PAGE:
Some have lost parents in the fighting, or lived in areas under heavy fire, and need extra support from the psychologists on hand alongside the teachers.
On the day we visit, there is music and movement and lots of laughter. One preschool group are dressed up as doctors and nurses; others are singing and building with plastic bricks.
Trying to be normal
The staff put everything into making things as normal as possible.
On the walls, beside brightly coloured pictures of flowers and giant caterpillars, there are posters about the danger of mines. But when the sirens go off warning of incoming missiles, no one needs to move.
The Bondarenko family fled town at the start of the war, as Russian troops were pushing to take Kharkiv and the shelling was constant.
Thousands of families were living in the metro then. In March 2022, I saw old ladies sleeping in train carriages and babies on the platforms with their parents.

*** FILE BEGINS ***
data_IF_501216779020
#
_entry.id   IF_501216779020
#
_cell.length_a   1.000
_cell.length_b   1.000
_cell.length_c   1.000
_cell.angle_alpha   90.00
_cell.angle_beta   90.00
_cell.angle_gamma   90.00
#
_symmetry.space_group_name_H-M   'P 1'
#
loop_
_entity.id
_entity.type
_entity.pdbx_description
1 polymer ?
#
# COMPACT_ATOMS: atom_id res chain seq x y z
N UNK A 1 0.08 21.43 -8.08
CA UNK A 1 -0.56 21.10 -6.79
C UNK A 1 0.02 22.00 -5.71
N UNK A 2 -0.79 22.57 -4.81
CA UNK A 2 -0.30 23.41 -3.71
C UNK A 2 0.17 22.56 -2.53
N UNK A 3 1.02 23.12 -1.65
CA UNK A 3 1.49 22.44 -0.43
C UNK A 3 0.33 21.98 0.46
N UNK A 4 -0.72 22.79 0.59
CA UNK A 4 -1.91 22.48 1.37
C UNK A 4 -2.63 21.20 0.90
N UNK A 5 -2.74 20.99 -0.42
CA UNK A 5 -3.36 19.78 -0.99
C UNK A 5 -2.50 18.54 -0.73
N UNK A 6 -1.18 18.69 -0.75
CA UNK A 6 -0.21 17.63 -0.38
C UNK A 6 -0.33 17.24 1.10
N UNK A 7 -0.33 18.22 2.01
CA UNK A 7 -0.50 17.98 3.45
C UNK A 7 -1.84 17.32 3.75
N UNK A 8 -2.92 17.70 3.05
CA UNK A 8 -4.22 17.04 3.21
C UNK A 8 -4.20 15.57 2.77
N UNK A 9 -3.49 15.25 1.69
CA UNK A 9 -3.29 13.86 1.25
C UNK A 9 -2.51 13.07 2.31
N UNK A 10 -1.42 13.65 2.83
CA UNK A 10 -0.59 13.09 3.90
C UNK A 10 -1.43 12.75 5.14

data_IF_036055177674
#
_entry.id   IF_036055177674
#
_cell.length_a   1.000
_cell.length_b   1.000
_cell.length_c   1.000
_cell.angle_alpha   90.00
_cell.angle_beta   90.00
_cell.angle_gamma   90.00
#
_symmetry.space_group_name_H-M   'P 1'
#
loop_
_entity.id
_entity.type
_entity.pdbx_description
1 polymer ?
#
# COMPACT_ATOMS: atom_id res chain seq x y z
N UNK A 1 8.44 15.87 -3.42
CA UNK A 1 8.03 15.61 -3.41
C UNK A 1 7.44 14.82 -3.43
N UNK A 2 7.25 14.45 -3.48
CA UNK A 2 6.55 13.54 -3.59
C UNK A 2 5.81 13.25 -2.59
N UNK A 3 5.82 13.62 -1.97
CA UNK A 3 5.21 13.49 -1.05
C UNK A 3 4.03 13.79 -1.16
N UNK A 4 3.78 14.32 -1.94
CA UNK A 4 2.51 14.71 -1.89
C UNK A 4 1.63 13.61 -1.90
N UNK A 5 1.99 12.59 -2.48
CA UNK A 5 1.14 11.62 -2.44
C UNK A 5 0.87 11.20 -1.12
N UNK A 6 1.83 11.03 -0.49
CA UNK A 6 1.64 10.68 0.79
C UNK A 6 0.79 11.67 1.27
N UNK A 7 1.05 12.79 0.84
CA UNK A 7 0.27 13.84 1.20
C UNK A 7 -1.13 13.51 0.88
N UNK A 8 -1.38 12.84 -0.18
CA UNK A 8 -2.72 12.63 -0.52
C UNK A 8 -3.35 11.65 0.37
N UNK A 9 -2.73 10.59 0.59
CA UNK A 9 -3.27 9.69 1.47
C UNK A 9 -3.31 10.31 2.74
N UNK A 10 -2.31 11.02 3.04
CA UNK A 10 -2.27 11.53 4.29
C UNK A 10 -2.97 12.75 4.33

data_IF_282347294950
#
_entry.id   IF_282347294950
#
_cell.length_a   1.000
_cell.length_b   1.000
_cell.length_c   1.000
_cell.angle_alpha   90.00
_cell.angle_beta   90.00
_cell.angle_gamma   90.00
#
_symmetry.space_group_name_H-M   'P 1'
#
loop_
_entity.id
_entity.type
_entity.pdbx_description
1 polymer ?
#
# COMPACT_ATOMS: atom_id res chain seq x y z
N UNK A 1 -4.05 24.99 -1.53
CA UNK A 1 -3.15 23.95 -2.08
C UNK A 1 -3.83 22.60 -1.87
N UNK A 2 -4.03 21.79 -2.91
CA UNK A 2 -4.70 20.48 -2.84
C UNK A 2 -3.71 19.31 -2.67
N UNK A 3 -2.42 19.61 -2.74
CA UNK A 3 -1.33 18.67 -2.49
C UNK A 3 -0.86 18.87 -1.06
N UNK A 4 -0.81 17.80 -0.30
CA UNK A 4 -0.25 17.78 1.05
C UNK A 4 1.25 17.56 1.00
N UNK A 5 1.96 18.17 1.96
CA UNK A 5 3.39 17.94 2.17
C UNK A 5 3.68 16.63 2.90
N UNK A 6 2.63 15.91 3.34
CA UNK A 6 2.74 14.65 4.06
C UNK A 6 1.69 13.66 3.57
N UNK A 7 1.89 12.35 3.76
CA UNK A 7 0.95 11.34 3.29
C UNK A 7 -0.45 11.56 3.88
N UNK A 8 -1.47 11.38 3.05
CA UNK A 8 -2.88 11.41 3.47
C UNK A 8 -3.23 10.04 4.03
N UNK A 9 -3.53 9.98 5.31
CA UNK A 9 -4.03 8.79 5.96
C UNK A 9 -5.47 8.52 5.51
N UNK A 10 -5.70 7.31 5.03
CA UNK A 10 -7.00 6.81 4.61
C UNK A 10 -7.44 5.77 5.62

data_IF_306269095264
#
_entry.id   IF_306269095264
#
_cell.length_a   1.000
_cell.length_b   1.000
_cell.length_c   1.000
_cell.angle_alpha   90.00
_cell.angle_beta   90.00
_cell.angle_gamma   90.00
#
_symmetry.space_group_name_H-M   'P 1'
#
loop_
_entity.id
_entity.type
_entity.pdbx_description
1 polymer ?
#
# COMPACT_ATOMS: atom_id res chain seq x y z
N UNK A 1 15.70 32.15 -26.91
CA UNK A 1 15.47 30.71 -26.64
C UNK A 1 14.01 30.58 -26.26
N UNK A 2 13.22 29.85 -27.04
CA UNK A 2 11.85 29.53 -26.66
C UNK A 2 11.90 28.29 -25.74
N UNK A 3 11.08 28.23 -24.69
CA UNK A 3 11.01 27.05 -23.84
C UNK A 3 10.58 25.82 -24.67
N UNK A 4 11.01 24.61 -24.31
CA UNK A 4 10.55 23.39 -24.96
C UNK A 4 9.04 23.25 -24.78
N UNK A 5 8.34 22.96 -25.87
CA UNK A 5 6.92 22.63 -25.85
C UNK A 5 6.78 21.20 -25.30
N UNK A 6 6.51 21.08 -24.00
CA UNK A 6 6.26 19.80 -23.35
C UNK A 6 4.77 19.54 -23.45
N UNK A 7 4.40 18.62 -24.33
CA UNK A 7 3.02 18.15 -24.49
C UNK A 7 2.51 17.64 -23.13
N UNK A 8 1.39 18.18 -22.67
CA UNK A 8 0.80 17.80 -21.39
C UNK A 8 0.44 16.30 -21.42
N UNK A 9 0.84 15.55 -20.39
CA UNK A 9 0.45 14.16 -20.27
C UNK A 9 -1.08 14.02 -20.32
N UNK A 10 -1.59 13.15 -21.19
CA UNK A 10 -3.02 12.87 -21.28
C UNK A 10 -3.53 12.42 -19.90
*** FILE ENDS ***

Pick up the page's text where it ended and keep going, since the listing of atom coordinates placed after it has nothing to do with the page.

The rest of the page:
When the Russian forces were pushed back that September, the city began to breathe more easily again and Olha and her children came home.
You just have to believe everything will be fine.
Her husband is in the military and being in Kharkiv meant staying close to him.
When I ask Nika’s sister whether she is scared of the air raids, Viktoria shakes her head.
“The siren means a missile might hit, or it might not. It’s 50-50. You just have to believe everything will be fine.”
She’s 11 years old.
Kharkiv’s biggest problem is its location, with the Russian border only 40km (25 miles) away.
“We need modern air-defence systems. If the missiles are hitting now, it means we don’t have enough,” Mayor Ihor Terekhov argues.
But even the most up-to-date Western systems would struggle at such close range.
The intensity of air attacks has increased since December and the metro school is filling up with children.